Red Cloud (Makhpiya-luta, `scarlet Cloud,’ frequently known among his people as Makhpia-sha, ‘Red Cloud’). A principal chief of the Oglala Teton Sioux of Pine Ridge reservation, the largest band of the Sioux nation, and probably the most famous and powerful chief in the history of the tribe. The origin of the name is disputed, but is said by ex-agent McGillycuddy 1McGillycuddy, inf’n,1906 to refer to the way in which his scarlet-blanketed warriors formerly covered the hillsides like a red cloud. If this be true, the name was bestowed after he had obtained recognition as a leader.
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Red Cloud was born at the forks of Platte River, Nebraska, in 1822, and died at Pine Ridge, South Dakota, Dec. 10, 1909. He was a member of the Snake family, the most distinguished and forceful of his tribe, and rose to prominence by his own force of character, having no claim to hereditary chiefship, which in the Oglala band rested with the family represented by They-fear-even-his-horse (“Youngman-afraid-of-his-horses”), the latter being more conservative and more friendly toward civilization.
Red Cloud’s father died of drunkenness brought about by the introduction of liquor into the tribe without stint, commencing about 1821. When in 1865 the Government undertook to build a road from Ft. Laramie, Wyoming, on the North Platte, by way of Powder River to the gold regions of Montana, Red Cloud headed the opposition for his tribe, on the ground that the influx of travel along the trial would destroy the best remaining buffalo ground of the Indians. The first small detachment of troops sent out to begin construction work were intercepted by Red Cloud with a large party of Oglala Sioux and Cheyenne, and held practically as prisoners for more than two weeks, but finally were allowed to proceed when it seemed to the chief that they might be massacred by his young men. In the fall of the same year commissioners were sent to treat with the Oglala for permission to build the road, but Red Cloud forbade the negotiations and refused to attend the council.
On June 30, 1866, another council for the same purpose was called at Ft Laramie, Red Cloud this time attending and repeating his refusal to endanger the hunting grounds of his people. While he was speaking, a strong force of troops under Gen. Carrington arrived, and on being told, in reply to a question, that they had come to build forts and open the road to Montana, he seized his rifle and with a final defiant message left the council with his entire following. Carrington then set out on his mission, which included the rebuilding and garrisoning of Fort Reno, on powder River, and the establishment of Fort Phil Kearny and Fort C. F. Smith, the last named being on Bighorn River, in Montana.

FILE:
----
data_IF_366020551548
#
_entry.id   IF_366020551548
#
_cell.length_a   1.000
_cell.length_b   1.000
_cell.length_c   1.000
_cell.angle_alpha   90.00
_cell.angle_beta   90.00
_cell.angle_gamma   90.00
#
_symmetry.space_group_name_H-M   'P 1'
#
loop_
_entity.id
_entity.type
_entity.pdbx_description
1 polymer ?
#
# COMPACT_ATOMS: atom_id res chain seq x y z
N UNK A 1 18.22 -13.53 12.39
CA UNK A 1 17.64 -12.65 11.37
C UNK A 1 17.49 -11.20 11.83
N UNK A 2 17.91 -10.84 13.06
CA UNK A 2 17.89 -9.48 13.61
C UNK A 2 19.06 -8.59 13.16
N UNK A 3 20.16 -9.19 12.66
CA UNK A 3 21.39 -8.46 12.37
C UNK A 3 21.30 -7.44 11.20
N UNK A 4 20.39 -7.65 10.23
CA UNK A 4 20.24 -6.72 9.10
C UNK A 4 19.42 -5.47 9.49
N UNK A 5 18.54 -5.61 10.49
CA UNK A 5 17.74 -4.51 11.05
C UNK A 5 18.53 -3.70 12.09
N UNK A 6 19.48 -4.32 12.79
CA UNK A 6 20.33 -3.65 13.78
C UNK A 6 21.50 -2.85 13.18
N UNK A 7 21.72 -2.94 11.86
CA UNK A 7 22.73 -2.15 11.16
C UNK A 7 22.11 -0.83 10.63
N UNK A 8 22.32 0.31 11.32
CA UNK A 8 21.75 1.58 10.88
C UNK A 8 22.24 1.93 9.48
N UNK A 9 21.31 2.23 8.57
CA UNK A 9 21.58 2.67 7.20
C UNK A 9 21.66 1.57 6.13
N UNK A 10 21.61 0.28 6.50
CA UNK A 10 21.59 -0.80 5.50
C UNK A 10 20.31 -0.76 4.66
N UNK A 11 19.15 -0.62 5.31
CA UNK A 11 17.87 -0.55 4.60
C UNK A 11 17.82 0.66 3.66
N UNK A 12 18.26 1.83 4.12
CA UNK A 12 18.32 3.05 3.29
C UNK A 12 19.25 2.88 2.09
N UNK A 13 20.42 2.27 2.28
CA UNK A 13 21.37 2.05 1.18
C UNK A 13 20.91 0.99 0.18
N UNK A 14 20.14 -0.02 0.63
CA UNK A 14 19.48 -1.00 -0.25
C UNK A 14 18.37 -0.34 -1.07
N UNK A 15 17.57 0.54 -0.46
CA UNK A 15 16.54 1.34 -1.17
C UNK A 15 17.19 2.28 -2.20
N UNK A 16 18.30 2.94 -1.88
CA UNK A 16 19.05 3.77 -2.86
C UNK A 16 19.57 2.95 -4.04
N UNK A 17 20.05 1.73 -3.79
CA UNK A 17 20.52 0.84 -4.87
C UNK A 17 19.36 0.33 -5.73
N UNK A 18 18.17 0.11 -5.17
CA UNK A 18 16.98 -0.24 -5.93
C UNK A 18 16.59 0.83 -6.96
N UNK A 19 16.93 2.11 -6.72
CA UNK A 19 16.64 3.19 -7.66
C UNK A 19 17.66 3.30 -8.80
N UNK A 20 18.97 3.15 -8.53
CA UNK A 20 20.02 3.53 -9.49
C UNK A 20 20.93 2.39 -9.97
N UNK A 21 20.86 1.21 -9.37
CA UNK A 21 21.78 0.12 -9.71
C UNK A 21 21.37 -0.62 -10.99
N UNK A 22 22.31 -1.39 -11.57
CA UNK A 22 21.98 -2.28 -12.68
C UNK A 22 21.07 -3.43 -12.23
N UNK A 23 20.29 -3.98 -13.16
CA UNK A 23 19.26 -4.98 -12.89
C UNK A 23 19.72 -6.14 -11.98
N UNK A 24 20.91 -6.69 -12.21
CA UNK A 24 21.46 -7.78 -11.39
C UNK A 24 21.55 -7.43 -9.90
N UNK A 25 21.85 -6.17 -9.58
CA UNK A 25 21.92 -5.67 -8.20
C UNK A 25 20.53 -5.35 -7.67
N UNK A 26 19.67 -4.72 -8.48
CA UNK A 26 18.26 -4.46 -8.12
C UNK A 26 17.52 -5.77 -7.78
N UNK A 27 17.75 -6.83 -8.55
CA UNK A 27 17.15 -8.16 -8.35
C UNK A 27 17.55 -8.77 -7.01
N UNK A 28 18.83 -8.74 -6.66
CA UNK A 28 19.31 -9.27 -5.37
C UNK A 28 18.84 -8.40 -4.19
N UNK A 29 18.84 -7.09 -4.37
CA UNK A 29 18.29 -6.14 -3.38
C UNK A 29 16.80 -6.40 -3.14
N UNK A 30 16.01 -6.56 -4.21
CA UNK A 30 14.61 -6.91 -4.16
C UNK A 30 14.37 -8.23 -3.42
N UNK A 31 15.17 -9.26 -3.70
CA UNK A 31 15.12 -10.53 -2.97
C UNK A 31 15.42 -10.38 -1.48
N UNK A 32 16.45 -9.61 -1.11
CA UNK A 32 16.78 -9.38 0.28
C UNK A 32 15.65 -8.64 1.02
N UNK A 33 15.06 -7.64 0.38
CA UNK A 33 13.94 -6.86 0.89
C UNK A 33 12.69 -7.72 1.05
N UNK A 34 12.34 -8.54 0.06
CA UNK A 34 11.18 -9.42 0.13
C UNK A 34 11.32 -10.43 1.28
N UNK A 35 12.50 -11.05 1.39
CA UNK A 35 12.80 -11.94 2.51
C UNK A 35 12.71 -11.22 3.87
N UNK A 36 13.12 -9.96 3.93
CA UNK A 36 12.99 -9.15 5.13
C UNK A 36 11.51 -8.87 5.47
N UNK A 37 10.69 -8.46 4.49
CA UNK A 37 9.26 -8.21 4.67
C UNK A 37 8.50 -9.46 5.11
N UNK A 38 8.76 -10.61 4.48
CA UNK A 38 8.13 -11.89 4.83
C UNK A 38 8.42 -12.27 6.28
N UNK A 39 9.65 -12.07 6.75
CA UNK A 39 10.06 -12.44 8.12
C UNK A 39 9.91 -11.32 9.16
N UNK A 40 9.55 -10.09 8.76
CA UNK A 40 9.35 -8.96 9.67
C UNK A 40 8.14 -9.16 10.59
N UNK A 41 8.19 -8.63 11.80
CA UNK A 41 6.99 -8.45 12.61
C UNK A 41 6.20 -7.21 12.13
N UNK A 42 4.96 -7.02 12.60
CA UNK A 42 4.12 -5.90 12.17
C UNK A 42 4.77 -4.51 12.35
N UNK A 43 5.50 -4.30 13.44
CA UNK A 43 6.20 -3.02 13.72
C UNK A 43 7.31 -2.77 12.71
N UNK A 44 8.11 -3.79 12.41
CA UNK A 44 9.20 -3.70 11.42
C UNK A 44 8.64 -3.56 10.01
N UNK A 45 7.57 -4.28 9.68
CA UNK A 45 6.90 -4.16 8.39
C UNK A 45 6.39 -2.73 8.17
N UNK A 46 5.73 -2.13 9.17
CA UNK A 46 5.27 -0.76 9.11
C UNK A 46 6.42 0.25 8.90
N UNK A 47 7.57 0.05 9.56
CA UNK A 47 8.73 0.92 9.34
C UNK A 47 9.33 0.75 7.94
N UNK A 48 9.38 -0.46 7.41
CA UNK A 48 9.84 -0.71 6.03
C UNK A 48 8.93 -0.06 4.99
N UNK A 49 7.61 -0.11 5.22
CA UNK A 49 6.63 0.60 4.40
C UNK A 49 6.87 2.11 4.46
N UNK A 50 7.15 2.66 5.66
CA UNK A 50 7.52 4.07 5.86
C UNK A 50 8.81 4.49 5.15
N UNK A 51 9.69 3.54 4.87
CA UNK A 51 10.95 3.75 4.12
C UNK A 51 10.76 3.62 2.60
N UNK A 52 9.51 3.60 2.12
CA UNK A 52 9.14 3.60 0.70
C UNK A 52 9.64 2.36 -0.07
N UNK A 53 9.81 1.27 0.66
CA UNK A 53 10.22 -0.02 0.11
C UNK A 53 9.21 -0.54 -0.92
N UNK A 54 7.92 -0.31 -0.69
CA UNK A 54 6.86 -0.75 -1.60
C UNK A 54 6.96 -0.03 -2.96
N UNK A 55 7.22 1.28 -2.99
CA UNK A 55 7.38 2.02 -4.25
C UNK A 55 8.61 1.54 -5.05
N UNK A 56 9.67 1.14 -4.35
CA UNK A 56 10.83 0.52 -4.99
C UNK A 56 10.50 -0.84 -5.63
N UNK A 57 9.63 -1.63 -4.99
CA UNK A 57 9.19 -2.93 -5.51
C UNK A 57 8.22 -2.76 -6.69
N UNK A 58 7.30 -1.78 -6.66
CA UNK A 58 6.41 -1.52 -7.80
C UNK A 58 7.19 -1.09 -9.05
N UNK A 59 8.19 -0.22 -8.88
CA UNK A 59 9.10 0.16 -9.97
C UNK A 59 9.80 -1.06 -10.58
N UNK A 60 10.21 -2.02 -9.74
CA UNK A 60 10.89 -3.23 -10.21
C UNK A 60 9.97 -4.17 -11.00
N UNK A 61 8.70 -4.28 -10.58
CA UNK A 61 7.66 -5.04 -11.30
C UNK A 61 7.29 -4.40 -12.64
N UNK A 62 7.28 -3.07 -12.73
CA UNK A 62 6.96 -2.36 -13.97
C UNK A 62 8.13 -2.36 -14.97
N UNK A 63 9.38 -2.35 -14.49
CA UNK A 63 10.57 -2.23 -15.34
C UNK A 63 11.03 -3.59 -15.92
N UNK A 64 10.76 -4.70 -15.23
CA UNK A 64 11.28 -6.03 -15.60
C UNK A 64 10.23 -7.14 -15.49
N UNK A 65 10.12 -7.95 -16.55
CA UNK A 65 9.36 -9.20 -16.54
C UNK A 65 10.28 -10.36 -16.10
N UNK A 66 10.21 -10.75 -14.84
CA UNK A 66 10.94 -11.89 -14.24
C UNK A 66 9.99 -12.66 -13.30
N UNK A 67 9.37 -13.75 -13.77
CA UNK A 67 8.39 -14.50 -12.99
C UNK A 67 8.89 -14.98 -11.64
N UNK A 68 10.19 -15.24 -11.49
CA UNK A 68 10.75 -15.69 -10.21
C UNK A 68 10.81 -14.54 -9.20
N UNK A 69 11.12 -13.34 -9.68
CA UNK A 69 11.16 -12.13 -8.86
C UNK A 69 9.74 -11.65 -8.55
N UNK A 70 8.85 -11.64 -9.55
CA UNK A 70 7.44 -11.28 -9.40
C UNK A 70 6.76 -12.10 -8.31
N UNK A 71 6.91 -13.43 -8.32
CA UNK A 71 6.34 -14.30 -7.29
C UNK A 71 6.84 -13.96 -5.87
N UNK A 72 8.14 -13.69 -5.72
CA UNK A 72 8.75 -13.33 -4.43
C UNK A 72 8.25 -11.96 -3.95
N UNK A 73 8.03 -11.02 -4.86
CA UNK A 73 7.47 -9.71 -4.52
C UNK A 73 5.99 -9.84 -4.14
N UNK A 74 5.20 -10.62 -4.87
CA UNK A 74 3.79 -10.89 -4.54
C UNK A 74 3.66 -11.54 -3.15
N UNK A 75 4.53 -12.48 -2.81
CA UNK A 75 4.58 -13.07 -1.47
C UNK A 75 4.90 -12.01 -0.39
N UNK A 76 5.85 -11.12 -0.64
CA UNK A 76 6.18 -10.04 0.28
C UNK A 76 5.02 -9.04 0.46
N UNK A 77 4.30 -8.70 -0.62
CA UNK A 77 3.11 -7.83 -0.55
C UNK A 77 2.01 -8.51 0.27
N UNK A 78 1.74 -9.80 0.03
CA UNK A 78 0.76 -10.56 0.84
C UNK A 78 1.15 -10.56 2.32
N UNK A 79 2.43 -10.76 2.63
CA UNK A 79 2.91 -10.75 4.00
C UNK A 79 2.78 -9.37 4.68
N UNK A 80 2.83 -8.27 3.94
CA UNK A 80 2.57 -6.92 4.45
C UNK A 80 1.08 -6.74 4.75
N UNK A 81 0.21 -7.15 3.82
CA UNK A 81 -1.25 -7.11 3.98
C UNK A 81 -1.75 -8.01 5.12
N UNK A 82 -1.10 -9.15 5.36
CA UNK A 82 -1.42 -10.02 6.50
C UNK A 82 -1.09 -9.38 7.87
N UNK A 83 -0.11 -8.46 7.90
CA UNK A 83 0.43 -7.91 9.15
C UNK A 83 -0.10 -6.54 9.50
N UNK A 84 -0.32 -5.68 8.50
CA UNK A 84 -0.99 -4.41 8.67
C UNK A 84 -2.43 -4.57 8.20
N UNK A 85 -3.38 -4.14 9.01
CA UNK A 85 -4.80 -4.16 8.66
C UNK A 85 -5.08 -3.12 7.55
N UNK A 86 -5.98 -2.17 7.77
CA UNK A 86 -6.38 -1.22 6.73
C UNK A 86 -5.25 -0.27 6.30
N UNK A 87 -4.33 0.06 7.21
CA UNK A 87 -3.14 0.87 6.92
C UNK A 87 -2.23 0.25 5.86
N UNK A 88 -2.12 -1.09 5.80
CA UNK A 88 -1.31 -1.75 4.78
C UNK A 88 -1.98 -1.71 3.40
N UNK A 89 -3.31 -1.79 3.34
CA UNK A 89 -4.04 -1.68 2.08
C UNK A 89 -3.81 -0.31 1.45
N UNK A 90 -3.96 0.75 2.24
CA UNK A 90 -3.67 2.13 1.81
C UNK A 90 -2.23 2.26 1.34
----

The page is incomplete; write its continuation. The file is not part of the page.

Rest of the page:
Another protest to Carrington himself proving ineffectual, Red Cloud surrounded the troops and working force at Fort Kearny with perhaps 2,000 warriors and harassed them so constantly that not even a load of hay could be brought in from the prairie except under the protection of a strong guard, while it was made impossible to venture out after the game that was abundant all around. On Dec. 21, 1866, an entire detachment of 81 men under Capt. Fetterman was cut off and every man killed. On Aug. 1, 1867, another severe engagement occurred near the post. In all this time not a single wagon had been able to pass over the road, and in 1868 another commission was appointed to come to terms with Red Cloud, who demanded as an ultimatum the abandonment of the three posts and of all further attempts to open the Montana road.
A treaty was finally made on this basis, defining the limits of the Sioux country as claimed by the Sioux, Red Cloud refusing to sign or even to be present until the garrisons had actually been withdrawn, thus winning a complete victory for the position which he had taken from the beginning. He finally affixed his signature at Ft Laramie, Nov. 6, 1868. From that date he seems to have kept his promise to live at peace with the whites, although constantly resisting the innovations of civilization.
He took no active part in the Sioux war of 1876, although he is accused of having secretly aided and encouraged the hostiles. Being convinced of the hopelessness of attempting to hold the Black Hills after the discovery of gold in that region, he joined in the agreement of cession in 1876. In the outbreak of 1890-91 also he remained quiet, being then an old man and partially blind, and was even said to have been threatened by the hostiles on account of his loyal attitude toward the Government.
As a warrior Red Cloud stood first among his people, having counted 80 coups (q. v.) or separate deeds of bravery in battle. As a general and statesman he ranked equally high, having been long prominent in treaties and councils, and several times a delegate to Washington, his attitude having been always that of a patriot from the Indian standpoint. Unlike Indians generally, he had but one wife, with whom he lived from early manhood. Personally he is described by one well acquainted with him as a most courtly chief and a natural born gentleman with a bow as graceful as that of a Chesterfield. For some years before his death he was blind and decrepit, and lived in a house built for him by the Government. His immediate band is known as Iteshicha (q. v.)
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